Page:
Jury Says Brady Broke Contract, Doesnt Penalize Him
A jury decided Wednesday that Matt Brady breached his contract with Marist College, but it won't cost the James Madison men's basketball coach a penny in damages.
The jury in the civil lawsuit, tried in a New York state court in Poughkeepsie, declined to award Marist any money in compensation for Brady's sudden departure for JMU in 2008. The small, private college had sought $425,000 in damages.
Marist attorney Paul Sullivan said Wednesday evening that he is not yet sure if the school will appeal the decision.
For Brady, 46, the verdict Wednesday ended a four-year process that cost him time, stress and legal fees.
"I've always felt strongly that this thing should be resolved face-to-face and amicably between the two parties - myself and Marist," he said Wednesday from his cell phone on the way back to Virginia. "Now that there's a finality to it, I'm eager to get back to my job and move forward. I'm excited about my team, I'm excited about my job. And I'm excited about having a really good team next year. This Marist situation I thought was really, really unfortunate that it wasn't settled amicably four years ago, but now it's over."
JMU athletic director Jeff Bourne said Wednesday's decision did not affect Brady's job status at Madison. Bourne, who was in Portland, Ore., on Wednesday for a Nike-sponsored college basketball event called Villa 7, also said Brady has not been reprimanded or penalized by JMU and probably won't be.
"I'm out of town," Bourne said. "I haven't had a chance to meet with the university administration at any length. At this point, our major concern is on the men's basketball team's performance next season, and we're doing everything we can to make sure they do well."
Marist sued Brady and JMU in 2009, saying the coach broke his contract in 2008 when he left for Madison without written permission and maintained contact with players he had recruited while head coach at Marist. Four of those players - guard Devon Moore and forwards Julius Wells, Andrey Semenov and Trevon Flores - ended up at JMU.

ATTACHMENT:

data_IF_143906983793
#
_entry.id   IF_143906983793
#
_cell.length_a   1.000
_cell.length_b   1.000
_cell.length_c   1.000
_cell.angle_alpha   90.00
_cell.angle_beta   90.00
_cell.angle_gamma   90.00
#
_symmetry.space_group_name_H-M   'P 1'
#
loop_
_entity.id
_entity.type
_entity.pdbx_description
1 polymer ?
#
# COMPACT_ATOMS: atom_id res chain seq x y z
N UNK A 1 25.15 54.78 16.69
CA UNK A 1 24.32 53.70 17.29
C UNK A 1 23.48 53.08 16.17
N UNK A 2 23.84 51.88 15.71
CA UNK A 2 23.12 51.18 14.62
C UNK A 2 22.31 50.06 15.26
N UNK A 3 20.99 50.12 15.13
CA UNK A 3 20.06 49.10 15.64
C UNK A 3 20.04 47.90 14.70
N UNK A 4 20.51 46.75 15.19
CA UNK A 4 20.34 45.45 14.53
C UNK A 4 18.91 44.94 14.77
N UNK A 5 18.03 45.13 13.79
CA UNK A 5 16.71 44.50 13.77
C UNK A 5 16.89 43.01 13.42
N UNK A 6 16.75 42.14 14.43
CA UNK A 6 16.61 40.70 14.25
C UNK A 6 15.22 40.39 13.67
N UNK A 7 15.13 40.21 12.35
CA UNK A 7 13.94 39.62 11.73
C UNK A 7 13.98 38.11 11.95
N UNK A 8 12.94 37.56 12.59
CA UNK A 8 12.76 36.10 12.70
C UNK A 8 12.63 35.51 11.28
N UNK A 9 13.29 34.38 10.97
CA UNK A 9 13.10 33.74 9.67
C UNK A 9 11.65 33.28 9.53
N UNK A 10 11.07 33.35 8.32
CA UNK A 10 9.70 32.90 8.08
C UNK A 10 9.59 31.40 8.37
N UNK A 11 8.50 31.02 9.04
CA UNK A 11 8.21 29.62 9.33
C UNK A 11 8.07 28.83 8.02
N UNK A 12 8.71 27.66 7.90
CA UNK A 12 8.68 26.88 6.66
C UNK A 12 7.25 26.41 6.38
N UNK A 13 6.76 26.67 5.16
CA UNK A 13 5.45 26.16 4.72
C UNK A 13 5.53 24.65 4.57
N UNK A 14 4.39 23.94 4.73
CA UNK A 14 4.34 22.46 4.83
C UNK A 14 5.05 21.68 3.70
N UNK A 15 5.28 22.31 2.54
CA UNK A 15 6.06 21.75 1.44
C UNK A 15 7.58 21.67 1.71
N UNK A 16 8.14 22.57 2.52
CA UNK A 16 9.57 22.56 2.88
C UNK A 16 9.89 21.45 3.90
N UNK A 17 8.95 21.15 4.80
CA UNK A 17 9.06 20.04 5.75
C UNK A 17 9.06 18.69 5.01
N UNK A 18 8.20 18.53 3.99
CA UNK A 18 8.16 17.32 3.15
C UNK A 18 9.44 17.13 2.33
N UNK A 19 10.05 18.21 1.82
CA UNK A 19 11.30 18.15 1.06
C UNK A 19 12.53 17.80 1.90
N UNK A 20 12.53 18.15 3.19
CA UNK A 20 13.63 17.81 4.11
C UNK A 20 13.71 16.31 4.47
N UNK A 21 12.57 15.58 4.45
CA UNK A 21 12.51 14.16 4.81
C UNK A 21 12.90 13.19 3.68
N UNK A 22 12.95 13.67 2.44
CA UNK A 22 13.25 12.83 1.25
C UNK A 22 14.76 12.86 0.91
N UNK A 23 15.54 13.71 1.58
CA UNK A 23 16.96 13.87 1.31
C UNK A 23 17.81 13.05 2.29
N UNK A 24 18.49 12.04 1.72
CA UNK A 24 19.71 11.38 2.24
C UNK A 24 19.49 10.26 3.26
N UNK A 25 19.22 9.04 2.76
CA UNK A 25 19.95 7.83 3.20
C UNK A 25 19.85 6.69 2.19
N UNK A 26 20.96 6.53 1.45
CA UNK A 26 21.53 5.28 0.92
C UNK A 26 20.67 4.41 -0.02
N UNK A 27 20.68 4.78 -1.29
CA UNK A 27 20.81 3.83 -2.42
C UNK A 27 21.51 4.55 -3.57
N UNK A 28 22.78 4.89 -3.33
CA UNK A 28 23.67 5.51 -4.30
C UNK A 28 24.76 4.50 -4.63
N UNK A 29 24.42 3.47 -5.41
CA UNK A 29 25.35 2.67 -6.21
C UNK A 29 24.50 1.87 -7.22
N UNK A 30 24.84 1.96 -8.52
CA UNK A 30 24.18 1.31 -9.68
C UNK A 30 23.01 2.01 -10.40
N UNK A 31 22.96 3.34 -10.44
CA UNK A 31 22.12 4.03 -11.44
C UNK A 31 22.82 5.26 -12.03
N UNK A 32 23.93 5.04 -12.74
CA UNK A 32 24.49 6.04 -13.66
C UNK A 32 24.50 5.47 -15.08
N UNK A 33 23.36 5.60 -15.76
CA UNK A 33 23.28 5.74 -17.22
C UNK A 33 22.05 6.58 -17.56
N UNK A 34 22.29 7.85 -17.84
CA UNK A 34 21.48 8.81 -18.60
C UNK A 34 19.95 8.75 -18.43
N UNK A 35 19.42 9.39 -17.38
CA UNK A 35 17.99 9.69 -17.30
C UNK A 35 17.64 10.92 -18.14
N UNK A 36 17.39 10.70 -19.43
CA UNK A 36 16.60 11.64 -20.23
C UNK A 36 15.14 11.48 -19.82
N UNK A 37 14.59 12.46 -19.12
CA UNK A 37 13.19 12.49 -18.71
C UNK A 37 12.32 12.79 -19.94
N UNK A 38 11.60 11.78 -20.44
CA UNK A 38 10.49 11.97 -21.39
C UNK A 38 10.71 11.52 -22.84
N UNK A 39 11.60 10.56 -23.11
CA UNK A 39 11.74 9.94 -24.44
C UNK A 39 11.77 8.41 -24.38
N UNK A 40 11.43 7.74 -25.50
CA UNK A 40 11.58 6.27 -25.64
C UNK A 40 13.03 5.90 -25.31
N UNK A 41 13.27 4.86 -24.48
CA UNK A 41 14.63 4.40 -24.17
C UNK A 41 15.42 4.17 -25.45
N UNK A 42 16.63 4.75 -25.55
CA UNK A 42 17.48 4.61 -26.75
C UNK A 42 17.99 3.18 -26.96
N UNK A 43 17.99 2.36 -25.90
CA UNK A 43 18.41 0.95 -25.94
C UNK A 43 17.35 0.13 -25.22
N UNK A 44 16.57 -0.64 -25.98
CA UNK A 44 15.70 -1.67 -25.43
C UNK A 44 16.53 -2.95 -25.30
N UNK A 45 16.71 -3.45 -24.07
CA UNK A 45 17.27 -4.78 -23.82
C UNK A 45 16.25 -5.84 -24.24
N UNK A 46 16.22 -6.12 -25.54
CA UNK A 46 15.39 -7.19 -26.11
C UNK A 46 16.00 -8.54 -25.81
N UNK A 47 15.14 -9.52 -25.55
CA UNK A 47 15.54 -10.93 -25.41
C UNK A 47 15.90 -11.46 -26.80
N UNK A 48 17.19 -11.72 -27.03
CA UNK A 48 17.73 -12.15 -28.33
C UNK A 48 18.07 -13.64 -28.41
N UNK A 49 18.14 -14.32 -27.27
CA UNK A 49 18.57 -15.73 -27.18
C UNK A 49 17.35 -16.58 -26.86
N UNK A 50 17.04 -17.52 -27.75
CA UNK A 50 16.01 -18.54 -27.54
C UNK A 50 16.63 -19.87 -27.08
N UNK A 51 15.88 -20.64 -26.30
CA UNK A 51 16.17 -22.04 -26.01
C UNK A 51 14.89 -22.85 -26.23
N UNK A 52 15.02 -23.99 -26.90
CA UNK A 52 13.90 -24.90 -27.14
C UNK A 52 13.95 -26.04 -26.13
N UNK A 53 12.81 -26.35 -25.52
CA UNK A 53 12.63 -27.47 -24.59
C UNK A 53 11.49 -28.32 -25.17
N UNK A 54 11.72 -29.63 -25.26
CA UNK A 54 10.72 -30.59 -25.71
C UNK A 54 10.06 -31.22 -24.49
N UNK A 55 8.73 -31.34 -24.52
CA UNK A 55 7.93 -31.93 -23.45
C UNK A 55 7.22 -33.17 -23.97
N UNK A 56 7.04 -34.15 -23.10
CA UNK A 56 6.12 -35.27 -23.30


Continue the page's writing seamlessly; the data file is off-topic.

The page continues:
James Madison in April settled its portion of the lawsuit by agreeing to pay Marist $100,000, but Brady opted to go to trial in New York State Supreme Court (similar to a district or circuit court in other states) in Marist's hometown of Poughkeepsie.
Using an economist to estimate damages last week, Marist itemized more than $420,000 in costs it said it incurred because of Brady's departure. The school categorized the damages in three segments: loss of recruits, replacement of assistant coaches and decreased ticket revenue. The Red Foxes, who play in the Metro-Atlantic Athletic Conference, have posted a 39-96 record in four years under coach Chuck Martin, who replaced Brady in 2009.
The jury, it appears, had trouble quantifying any damages he caused by leaving Marist.
"We always thought it was very speculative in regard to damages," Brady's lawyer, Richard DuVall, said, according to the Poughkepsie Journal.
The jury took about 1 hour, 40 minutes to decide the case. After each side made closing arguments Tuesday, the jury deliberated for 40 minutes before Judge Robert M. DiBella sent it home for the day. The jury of five men and three women reconvened around 9:20 a.m. Wednesday and deliberated for roughly an hour before delivering its ruling.
Despite the fact that Marist did not receive money - except for the $100,000 from JMU - a school spokesman said the college was not "disappointed" in Wednesday's verdict.